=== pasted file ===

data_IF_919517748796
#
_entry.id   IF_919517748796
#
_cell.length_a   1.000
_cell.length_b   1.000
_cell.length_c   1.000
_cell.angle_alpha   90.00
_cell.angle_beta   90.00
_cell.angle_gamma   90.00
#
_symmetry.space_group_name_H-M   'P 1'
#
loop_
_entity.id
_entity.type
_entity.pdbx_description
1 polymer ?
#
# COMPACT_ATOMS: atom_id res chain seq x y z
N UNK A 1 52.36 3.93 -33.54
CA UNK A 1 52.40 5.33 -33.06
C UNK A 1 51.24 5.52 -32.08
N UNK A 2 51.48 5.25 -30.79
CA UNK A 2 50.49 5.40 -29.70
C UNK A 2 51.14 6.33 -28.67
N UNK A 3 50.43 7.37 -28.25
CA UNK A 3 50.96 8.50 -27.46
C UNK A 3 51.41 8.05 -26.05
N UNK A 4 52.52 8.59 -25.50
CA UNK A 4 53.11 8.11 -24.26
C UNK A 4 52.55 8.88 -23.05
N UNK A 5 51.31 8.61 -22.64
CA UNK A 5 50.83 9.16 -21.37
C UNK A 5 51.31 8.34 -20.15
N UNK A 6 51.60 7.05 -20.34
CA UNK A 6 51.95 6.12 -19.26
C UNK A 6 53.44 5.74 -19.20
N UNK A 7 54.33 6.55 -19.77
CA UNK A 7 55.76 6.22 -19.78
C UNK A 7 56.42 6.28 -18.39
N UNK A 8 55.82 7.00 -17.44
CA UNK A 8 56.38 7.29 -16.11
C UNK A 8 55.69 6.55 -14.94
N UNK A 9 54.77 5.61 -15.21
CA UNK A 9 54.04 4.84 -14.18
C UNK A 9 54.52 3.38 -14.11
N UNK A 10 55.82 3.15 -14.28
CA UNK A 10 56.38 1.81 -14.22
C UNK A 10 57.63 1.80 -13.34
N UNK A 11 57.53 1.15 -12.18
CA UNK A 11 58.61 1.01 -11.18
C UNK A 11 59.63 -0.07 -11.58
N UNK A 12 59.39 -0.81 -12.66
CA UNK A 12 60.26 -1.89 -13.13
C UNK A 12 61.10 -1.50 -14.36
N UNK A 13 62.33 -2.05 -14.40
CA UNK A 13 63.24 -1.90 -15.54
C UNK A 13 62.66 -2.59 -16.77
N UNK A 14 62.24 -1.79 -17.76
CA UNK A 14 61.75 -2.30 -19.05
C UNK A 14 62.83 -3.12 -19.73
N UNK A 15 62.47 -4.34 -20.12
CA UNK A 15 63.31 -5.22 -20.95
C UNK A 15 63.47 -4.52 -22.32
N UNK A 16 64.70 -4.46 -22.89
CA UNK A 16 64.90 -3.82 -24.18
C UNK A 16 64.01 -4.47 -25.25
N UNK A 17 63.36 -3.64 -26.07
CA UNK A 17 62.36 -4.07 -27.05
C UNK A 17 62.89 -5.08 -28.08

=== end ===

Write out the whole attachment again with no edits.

data_IF_919517748796
#
_entry.id   IF_919517748796
#
_cell.length_a   1.000
_cell.length_b   1.000
_cell.length_c   1.000
_cell.angle_alpha   90.00
_cell.angle_beta   90.00
_cell.angle_gamma   90.00
#
_symmetry.space_group_name_H-M   'P 1'
#
loop_
_entity.id
_entity.type
_entity.pdbx_description
1 polymer ?
#
# COMPACT_ATOMS: atom_id res chain seq x y z
N UNK A 1 52.36 3.93 -33.54
CA UNK A 1 52.40 5.33 -33.06
C UNK A 1 51.24 5.52 -32.08
N UNK A 2 51.48 5.25 -30.79
CA UNK A 2 50.49 5.40 -29.70
C UNK A 2 51.14 6.33 -28.67
N UNK A 3 50.43 7.37 -28.25
CA UNK A 3 50.96 8.50 -27.46
C UNK A 3 51.41 8.05 -26.05
N UNK A 4 52.52 8.59 -25.50
CA UNK A 4 53.11 8.11 -24.26
C UNK A 4 52.55 8.88 -23.05
N UNK A 5 51.31 8.61 -22.64
CA UNK A 5 50.83 9.16 -21.37
C UNK A 5 51.31 8.34 -20.15
N UNK A 6 51.60 7.05 -20.34
CA UNK A 6 51.95 6.12 -19.26
C UNK A 6 53.44 5.74 -19.20
N UNK A 7 54.33 6.55 -19.77
CA UNK A 7 55.76 6.22 -19.78
C UNK A 7 56.42 6.28 -18.39
N UNK A 8 55.82 7.00 -17.44
CA UNK A 8 56.38 7.29 -16.11
C UNK A 8 55.69 6.55 -14.94
N UNK A 9 54.77 5.61 -15.21
CA UNK A 9 54.04 4.84 -14.18
C UNK A 9 54.52 3.38 -14.11
N UNK A 10 55.82 3.15 -14.28
CA UNK A 10 56.38 1.81 -14.22
C UNK A 10 57.63 1.80 -13.34
N UNK A 11 57.53 1.15 -12.18
CA UNK A 11 58.61 1.01 -11.18
C UNK A 11 59.63 -0.07 -11.58
N UNK A 12 59.39 -0.81 -12.66
CA UNK A 12 60.26 -1.89 -13.13
C UNK A 12 61.10 -1.50 -14.36
N UNK A 13 62.33 -2.05 -14.40
CA UNK A 13 63.24 -1.90 -15.54
C UNK A 13 62.66 -2.59 -16.77
N UNK A 14 62.24 -1.79 -17.76
CA UNK A 14 61.75 -2.30 -19.05
C UNK A 14 62.83 -3.12 -19.73
N UNK A 15 62.47 -4.34 -20.12
CA UNK A 15 63.31 -5.22 -20.95
C UNK A 15 63.47 -4.52 -22.32
N UNK A 16 64.70 -4.46 -22.89
CA UNK A 16 64.90 -3.82 -24.18
C UNK A 16 64.01 -4.47 -25.25
N UNK A 17 63.36 -3.64 -26.07
CA UNK A 17 62.36 -4.07 -27.05
C UNK A 17 62.89 -5.08 -28.08